Guaido Lopez
Venezuelan opposition leaders Juan Guaido and Leopoldo Lopez appeared in a failed uprising in April 2019. (Credit: YouTube)

The Venezuelan opposition leader Juan Guaidó keeps trying distancing itself from the amateurish invasion of U.S.-based mercenaries that the Venezuelan security forces crushed last but his denials are undercut by emerging evidence.

In a meeting last October with Jordan Goudreau, a 43-year-old Special Forces veteran who organized the invasion force, Guaidó “was saying all options were on the table, and under the table,” said J.J. Rendon, a Venezuelan political strategist. “We were fulfilling that purpose.”

After the Washington Post published a contract with Goudreau’s private security firm, signed by Guaidó, Rendon and another aide resigned.

The incident, notes Reuters, “has raised doubts about [Guaidó’s] leadership some 16 months since he first declared a rival presidency and denounced Maduro as a usurper who had overseen a six-year economic collapse.”

Last April, Guaidó announced an uprising to overthrow the Maduro government, which fizzled badly.  In an effort to stay relevant, Guaidó and his advisers then turned to Goudreau’s Silvercorps for assistance in toppling Maduro.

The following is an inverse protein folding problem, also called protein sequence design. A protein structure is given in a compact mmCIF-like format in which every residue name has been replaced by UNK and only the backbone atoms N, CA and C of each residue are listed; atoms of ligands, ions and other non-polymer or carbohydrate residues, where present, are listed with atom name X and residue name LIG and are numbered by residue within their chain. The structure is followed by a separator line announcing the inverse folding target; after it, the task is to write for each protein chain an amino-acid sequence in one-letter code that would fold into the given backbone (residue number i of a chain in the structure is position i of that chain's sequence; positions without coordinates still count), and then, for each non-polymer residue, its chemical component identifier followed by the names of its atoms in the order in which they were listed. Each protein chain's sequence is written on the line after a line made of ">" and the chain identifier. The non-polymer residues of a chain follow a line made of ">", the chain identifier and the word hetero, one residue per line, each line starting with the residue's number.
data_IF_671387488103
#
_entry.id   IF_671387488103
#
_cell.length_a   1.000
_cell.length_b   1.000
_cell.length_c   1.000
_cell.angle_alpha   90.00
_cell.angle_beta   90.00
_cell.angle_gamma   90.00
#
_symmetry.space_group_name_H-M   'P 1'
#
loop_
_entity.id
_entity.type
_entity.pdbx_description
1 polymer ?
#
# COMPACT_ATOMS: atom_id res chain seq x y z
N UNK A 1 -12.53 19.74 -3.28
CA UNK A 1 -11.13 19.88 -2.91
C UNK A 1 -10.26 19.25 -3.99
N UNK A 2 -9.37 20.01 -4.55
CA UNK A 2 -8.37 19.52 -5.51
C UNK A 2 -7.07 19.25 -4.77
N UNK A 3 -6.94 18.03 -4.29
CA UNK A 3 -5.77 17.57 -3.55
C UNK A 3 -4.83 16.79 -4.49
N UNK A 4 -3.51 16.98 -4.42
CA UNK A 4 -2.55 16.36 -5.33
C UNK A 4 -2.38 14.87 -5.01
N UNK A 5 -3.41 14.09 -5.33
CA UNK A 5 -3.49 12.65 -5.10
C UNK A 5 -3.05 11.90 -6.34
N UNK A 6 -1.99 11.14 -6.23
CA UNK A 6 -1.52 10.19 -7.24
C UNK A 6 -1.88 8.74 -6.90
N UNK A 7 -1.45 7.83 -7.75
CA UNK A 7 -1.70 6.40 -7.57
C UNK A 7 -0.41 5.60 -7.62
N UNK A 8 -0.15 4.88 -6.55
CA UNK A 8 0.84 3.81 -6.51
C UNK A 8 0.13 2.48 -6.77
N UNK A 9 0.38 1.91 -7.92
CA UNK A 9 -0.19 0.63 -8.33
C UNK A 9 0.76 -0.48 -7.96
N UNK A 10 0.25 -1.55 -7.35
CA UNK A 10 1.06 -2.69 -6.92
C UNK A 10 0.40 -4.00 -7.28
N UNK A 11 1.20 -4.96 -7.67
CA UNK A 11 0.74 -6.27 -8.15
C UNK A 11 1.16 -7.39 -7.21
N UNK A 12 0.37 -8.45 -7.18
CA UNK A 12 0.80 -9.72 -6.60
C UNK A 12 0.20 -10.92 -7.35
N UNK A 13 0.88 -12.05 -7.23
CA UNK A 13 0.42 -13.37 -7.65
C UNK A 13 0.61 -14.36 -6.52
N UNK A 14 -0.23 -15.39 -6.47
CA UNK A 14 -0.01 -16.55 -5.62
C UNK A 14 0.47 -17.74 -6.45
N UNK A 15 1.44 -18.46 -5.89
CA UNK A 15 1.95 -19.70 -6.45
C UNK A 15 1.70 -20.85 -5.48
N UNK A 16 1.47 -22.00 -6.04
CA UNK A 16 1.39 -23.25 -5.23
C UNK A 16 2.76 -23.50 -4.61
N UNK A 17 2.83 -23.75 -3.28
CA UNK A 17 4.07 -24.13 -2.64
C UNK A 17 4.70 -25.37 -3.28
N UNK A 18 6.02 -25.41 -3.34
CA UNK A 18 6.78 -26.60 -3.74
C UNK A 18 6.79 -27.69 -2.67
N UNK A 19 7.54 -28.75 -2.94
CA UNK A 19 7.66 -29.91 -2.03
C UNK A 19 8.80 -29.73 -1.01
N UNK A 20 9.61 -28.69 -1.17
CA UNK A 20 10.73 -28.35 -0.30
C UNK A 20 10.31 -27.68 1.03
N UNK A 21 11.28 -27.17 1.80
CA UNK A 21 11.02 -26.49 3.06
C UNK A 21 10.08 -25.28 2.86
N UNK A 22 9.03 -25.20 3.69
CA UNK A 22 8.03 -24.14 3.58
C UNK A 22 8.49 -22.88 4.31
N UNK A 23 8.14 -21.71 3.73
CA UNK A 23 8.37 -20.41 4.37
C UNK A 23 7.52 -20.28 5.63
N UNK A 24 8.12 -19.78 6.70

From The Washington Post.

By October, the plan had advanced to the point of a signed agreement, contingent on funding and other conditions. Rendón calls it a trial balloon, a test of what Goudreau could do that was never officially greenlighted. But the language of the agreement left no ambiguity on the objective: “An operation to capture/detain/remove Nicolás Maduro . . . remove the current Regime and install the recognized Venezuelan President Juan Guaidó.”

Whether the American firm planned  to kidnap, arrest, or assassinate Maduro, they had Guaidó’s support. 

The result was another defeat for Guaidó. The mercenaries he enlisted were intercepted in the seaside town of Chuao. Eight men were killed and more than fifty captured.

From the Guardian

One of the captured American attackers, Airan Berry, last week claimed, possibly under duress, that the group had been tasked with raiding Maduro’s presidential palace and seizing a local airport in order to spirit him out of the country. Many of the group are reportedly being held in El Helicoide, Venezuela’s most notorious political prison

Read the kidnapping/assassination contract here;

Source: From a Miami condo to the Venezuelan coast, how a plan to ‘capture’ Maduro went rogue – The Washington Post